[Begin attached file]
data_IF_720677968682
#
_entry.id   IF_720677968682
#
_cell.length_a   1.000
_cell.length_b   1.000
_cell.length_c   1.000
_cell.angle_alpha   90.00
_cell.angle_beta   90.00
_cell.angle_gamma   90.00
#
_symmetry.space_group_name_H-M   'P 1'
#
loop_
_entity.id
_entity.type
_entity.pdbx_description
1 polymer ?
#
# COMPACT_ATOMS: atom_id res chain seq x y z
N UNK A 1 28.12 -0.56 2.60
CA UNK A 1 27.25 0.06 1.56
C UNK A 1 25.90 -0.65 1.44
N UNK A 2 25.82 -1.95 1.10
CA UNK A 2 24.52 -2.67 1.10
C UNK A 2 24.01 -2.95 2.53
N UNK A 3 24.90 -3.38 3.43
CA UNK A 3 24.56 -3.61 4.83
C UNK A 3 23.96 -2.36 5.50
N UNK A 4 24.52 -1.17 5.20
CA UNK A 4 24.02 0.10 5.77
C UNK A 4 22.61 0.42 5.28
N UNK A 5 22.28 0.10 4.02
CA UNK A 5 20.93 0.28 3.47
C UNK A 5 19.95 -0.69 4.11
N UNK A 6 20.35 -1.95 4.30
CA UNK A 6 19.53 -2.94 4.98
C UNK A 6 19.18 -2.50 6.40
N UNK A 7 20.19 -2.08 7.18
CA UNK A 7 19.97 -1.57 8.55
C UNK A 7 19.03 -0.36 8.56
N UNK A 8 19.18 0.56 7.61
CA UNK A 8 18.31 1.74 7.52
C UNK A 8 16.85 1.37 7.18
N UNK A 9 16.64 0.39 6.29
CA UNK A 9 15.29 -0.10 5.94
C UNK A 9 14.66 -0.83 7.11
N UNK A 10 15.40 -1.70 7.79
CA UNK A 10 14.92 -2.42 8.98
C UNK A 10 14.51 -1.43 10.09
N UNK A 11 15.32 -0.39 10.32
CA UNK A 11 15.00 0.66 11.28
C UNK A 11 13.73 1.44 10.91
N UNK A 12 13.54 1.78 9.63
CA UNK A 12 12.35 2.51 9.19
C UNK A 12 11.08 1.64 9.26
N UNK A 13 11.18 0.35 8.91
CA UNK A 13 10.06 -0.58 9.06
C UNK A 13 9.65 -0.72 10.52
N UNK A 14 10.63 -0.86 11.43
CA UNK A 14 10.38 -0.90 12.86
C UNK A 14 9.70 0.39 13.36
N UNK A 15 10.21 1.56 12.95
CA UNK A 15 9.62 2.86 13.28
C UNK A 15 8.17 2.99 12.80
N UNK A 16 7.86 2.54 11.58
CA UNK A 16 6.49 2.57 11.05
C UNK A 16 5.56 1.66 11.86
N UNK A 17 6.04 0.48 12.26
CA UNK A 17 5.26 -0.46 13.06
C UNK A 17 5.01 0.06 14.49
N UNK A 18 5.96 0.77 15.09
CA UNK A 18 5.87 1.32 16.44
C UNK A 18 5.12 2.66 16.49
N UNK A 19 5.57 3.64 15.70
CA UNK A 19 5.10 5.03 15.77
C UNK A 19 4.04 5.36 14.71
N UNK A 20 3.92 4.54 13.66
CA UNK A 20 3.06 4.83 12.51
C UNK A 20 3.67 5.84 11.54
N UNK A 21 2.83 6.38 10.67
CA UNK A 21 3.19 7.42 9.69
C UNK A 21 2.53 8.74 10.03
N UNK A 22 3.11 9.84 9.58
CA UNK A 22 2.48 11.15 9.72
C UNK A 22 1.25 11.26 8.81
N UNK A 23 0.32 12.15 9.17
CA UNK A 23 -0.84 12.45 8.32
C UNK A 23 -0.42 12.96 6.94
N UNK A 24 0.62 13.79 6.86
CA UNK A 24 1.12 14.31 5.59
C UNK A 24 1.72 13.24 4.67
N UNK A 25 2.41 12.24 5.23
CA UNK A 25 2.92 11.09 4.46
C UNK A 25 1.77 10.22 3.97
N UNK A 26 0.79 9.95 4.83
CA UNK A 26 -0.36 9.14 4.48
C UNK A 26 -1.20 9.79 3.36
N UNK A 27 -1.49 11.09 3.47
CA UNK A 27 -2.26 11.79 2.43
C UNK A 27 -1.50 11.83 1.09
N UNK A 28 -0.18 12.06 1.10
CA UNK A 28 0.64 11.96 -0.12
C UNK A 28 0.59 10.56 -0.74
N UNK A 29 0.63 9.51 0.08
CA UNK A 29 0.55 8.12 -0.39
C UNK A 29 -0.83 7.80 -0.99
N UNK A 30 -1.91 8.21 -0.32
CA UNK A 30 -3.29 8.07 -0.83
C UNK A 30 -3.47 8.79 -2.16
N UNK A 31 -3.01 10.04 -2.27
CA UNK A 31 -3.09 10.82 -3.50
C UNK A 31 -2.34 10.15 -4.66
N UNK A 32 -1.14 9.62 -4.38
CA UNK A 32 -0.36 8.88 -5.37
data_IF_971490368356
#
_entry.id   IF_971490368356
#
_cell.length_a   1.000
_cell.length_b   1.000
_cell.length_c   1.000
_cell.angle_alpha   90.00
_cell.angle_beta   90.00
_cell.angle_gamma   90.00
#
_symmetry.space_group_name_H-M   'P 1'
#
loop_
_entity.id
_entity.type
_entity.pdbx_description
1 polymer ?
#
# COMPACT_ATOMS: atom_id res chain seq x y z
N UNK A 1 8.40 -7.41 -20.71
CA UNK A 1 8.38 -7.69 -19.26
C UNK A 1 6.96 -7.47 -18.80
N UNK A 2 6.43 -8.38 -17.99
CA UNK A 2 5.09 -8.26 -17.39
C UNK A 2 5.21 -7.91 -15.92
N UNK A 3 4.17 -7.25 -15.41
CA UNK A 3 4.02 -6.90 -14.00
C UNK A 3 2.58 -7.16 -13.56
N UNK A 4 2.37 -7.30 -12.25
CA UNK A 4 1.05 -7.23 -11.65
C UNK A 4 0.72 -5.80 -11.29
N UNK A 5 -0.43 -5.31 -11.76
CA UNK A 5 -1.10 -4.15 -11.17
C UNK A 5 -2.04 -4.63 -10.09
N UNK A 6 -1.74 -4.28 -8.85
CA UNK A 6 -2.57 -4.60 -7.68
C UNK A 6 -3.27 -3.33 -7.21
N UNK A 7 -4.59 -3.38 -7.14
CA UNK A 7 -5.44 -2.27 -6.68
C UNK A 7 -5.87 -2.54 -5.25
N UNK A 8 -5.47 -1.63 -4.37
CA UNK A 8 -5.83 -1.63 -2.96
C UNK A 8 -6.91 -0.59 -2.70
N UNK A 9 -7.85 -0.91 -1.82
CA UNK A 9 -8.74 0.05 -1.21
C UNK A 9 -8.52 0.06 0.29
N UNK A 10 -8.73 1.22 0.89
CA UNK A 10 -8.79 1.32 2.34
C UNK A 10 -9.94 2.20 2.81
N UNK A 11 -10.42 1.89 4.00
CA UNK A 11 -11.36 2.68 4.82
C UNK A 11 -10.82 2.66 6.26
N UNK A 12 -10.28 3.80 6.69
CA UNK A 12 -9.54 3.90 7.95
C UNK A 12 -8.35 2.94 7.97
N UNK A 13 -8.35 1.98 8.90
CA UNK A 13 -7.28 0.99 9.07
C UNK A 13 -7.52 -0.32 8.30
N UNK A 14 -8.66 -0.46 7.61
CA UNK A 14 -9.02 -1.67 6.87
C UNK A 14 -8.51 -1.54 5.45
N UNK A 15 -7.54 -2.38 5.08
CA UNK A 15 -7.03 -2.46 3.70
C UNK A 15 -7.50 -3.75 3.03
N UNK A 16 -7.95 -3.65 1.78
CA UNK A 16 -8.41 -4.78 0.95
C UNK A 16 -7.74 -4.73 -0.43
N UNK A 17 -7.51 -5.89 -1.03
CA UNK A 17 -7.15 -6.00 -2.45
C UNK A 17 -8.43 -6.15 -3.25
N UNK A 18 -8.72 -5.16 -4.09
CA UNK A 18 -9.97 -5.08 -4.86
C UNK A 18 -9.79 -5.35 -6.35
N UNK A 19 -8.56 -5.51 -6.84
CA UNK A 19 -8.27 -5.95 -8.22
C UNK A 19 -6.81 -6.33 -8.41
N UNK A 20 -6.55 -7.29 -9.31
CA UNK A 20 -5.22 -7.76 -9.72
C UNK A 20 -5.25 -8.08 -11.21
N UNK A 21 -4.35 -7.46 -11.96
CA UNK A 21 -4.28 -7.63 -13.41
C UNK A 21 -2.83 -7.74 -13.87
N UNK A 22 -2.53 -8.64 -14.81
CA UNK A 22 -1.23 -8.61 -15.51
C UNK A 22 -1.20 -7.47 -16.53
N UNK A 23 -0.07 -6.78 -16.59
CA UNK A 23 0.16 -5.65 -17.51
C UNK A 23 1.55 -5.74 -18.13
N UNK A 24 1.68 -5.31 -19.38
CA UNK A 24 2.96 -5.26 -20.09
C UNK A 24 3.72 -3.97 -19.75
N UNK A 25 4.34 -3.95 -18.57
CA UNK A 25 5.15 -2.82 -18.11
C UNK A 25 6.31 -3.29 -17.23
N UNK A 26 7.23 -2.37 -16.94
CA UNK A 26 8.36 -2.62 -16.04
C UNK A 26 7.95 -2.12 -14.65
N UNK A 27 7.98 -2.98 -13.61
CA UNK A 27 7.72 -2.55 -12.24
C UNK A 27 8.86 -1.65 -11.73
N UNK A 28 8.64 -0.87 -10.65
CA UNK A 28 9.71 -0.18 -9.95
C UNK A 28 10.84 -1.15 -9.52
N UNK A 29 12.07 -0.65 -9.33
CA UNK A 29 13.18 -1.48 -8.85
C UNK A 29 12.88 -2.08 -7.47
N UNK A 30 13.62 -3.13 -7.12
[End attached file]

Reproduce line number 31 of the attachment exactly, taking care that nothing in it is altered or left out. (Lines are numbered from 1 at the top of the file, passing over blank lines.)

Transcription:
CA UNK A 4 24.02 0.10 5.77